In late 2015, I was discussing difficult-to-understand manpages on IRC, and the topic wandered (perhaps inevitably) to the sudoers manpage, which a xkcd strip claimed to be the “most ridiculous offender of all”.

We noticed that there’d been a new feature added recently: you could add a digest (e.g., SHA-2) of a binary, and sudo would only execute the binary if it matched the digest. Neat! It even provided an example of how this could be used:

“This may be useful in situations where the user invoking sudo has write access to the command or its parent directory.”

Of course, I immediately asked “what is the chance that it has a race condition?” (a case of vulnerability discovery by simply reading the manpage..) and upon checking the source, things quickly fell apart..

At the time, the sudo code opened the binary, checksummed the contents, closed it, and then later called execve to execute it; this is a pretty typical TOCTOU (time of check to time of use) bug, since you can just replace the binary in the time between the check and the execution. (In fact, you might get quite a long time to do this, because sudo prompts for your password after checksumming the binary but before executing it.)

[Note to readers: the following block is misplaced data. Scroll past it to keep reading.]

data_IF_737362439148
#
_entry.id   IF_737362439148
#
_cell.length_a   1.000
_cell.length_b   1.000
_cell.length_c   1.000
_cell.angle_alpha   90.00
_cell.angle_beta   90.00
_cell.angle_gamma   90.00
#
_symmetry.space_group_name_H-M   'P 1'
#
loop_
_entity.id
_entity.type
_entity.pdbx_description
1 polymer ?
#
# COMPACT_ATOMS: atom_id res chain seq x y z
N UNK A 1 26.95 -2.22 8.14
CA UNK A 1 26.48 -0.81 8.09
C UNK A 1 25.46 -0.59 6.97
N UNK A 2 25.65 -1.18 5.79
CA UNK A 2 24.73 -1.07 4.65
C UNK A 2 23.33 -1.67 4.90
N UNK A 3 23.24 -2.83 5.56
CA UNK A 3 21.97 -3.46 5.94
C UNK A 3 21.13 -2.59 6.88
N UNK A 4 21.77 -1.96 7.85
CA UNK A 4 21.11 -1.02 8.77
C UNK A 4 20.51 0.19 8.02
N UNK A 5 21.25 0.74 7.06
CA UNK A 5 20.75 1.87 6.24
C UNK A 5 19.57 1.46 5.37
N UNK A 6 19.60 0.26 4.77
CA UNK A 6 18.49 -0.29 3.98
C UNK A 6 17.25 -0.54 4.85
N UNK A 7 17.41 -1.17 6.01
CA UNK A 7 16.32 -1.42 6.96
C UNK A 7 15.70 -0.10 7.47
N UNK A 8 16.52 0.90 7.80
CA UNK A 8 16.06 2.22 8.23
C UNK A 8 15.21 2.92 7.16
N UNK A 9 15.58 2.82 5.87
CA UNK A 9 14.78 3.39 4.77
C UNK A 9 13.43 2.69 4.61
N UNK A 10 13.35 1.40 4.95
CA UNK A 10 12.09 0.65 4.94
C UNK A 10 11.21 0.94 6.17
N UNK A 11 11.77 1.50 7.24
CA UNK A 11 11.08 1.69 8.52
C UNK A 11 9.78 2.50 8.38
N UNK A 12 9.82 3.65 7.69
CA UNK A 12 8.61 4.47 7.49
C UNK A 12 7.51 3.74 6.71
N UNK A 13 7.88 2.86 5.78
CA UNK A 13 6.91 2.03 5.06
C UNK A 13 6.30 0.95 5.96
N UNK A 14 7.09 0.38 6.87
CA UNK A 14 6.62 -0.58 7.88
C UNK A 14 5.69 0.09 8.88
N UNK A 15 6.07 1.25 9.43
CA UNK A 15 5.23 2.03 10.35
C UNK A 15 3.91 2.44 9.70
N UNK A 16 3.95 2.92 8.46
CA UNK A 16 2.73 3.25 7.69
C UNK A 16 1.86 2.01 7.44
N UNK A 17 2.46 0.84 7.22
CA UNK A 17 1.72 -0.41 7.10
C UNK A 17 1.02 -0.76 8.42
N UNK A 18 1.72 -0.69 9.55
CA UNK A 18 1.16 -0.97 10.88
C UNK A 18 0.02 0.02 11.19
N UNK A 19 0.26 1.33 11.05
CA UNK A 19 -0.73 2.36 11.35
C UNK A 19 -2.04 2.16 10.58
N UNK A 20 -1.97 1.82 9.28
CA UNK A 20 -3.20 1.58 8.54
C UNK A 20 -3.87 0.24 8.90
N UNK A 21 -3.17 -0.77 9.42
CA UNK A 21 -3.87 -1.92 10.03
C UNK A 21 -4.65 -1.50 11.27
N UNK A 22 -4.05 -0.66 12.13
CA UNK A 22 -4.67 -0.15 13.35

Todd Miller (the current sudo maintainer) responded extremely quickly to my report, fixing the documentation to warn about the race condition, and later partially mitigating the issue by using fexecve. fexecve uses a file descriptor rather than a path to a binary, which allows sudo to checksum the binary and then be sure that the same binary is executed, rather than a different one substituted by an attacker. Obviously, if they have write access to the binary itself, then they can simply modify it after the check; further mitigation (such as copying the binary elsewhere) is almost certainly more trouble than it’s worth.

You can find my original disclosure on oss-security; it was assigned CVE-2015-8239.